2. I’m struggling with motivation for “life” right now as well. With 2 weeks of “forced” vacation upon me for the holidays, my goal is to outline what I want to accomplish in 2009 personally and professionally, then take the time to really plot out how to get there and start taking the necessary steps. Whether it’s dusting off the ol’ NordicTrack and doing a 30-minute workout while watching holiday specials or cleaning out a closet to serve as a pantry or coming up with a list of topics for blog posts, I AM going to do it!

  3. This is definitely one of the hardest things for me. I’ll have sudden bursts of motivation and make a to-do list of all the things I want to do in that moment, but finding the motivation to accomplish all of them rarely happens. I wish I had some really good, insightful advice to give you, but I don’t. I think this is a problem a lot of us struggle with and everyone’s answer (if they even have one!) will be different..

  4. I have an accountability partner. It helps that he’s my best friend and he’s phenomenal at it. He texts me every night to ask me if I’ve worked out yet and how it went. He’ll ask me how I’ve been eating, how the new vitamins are going, how I’m liking the new strength training I started, if I ever made it to yoga.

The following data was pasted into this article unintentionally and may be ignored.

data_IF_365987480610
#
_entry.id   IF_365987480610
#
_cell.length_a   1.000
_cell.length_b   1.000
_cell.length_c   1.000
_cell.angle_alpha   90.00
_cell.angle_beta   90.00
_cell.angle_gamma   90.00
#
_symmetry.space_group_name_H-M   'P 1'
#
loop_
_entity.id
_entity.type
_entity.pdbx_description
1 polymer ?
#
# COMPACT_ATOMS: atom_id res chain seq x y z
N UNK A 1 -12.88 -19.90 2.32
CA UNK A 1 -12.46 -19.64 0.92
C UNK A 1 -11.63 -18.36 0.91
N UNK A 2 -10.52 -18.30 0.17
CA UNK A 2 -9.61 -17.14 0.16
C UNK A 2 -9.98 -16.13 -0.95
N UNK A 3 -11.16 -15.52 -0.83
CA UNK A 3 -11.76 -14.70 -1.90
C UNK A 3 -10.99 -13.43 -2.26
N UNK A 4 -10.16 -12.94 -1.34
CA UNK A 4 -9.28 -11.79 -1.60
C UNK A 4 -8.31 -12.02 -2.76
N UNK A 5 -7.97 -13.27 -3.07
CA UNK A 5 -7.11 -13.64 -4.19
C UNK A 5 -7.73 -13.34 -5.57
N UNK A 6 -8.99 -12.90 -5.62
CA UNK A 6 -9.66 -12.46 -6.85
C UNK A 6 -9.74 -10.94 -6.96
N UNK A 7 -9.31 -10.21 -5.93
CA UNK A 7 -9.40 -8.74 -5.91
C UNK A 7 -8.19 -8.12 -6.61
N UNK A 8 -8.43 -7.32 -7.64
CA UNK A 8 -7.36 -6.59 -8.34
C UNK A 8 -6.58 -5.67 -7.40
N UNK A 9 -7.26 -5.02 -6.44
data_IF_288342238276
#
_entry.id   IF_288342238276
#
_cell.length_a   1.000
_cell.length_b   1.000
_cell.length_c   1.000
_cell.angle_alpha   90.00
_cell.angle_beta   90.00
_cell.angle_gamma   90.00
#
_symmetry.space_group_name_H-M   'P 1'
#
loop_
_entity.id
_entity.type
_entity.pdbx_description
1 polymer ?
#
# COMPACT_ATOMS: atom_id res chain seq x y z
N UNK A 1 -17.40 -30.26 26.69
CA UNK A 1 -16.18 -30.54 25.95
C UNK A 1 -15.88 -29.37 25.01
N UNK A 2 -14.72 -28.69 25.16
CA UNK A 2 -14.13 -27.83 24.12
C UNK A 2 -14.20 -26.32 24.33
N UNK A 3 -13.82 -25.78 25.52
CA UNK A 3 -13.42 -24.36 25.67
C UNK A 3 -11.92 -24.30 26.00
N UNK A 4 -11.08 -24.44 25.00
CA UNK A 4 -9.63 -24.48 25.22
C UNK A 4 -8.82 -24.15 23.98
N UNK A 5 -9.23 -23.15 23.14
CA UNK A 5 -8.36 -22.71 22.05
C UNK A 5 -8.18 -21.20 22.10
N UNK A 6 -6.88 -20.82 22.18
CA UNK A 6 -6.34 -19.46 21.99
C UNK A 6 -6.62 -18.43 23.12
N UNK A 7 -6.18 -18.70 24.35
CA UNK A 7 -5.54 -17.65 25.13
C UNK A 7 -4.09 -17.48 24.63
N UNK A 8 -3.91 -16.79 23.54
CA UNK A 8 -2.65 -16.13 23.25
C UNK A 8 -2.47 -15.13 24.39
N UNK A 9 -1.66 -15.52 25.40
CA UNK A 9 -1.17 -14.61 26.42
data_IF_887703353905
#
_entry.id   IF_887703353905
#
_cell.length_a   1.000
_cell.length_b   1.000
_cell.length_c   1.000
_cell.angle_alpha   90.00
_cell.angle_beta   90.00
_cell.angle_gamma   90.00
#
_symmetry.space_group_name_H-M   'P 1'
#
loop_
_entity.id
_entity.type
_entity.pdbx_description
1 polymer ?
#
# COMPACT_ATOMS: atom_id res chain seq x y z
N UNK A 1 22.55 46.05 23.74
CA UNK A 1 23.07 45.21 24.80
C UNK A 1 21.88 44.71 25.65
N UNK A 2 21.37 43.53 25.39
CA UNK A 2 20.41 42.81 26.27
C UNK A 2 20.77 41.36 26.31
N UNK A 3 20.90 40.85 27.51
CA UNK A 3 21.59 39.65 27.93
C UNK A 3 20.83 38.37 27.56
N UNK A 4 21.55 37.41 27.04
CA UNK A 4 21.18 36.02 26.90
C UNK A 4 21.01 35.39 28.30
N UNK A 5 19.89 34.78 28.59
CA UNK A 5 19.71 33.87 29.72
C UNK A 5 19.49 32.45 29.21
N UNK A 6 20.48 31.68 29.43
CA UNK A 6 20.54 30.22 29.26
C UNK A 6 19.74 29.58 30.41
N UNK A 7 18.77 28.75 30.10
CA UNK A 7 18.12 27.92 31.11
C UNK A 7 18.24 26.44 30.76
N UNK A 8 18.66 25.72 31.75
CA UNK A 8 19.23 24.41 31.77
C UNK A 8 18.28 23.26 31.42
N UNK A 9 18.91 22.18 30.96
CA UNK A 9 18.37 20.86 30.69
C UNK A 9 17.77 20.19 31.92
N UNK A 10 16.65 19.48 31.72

I know he’s going to ask. At that moment where I’m floundering, I go ahead with it. Because I know he won’t take my lame-ass excuses and because I can’t lie to him. I don’t know why, but that works for me.

    Also, try just sticking to it for 30 days. I think so often the problem is that the finish line (like say, March) is too far away. If you can stick with it for 30 days, you have a new habit. And good habits are worth forming.

  5. Put a dry erase board by your bedroom door. A big one, and put different big picture goals on one side, then the little parts to do to get there. Make sure to leave yourself derogatory notes to do things you hate, calling your self out works wonders.

  6. All of the above are great, but you have to remember to surround yourself with positive people. The more you hang out with positive goal-oriented people, the more you’ll want to get done and be active.

    Just my two cents.

  7. Thanks for all the great advice, everyone!

    @Tim That’s great advice, and I know it works for a lot of people. Scheduling sends a mental reminder, and I keep hearing that doing something enough turns it into a habit.

    @Melissa I love your determination! Winter break gave me the opportunity to focus on my goals for the New Year, too, but this year is full of travel. Perhaps I’ll do some hardcore planning in airport terminals! Good luck with all your goals!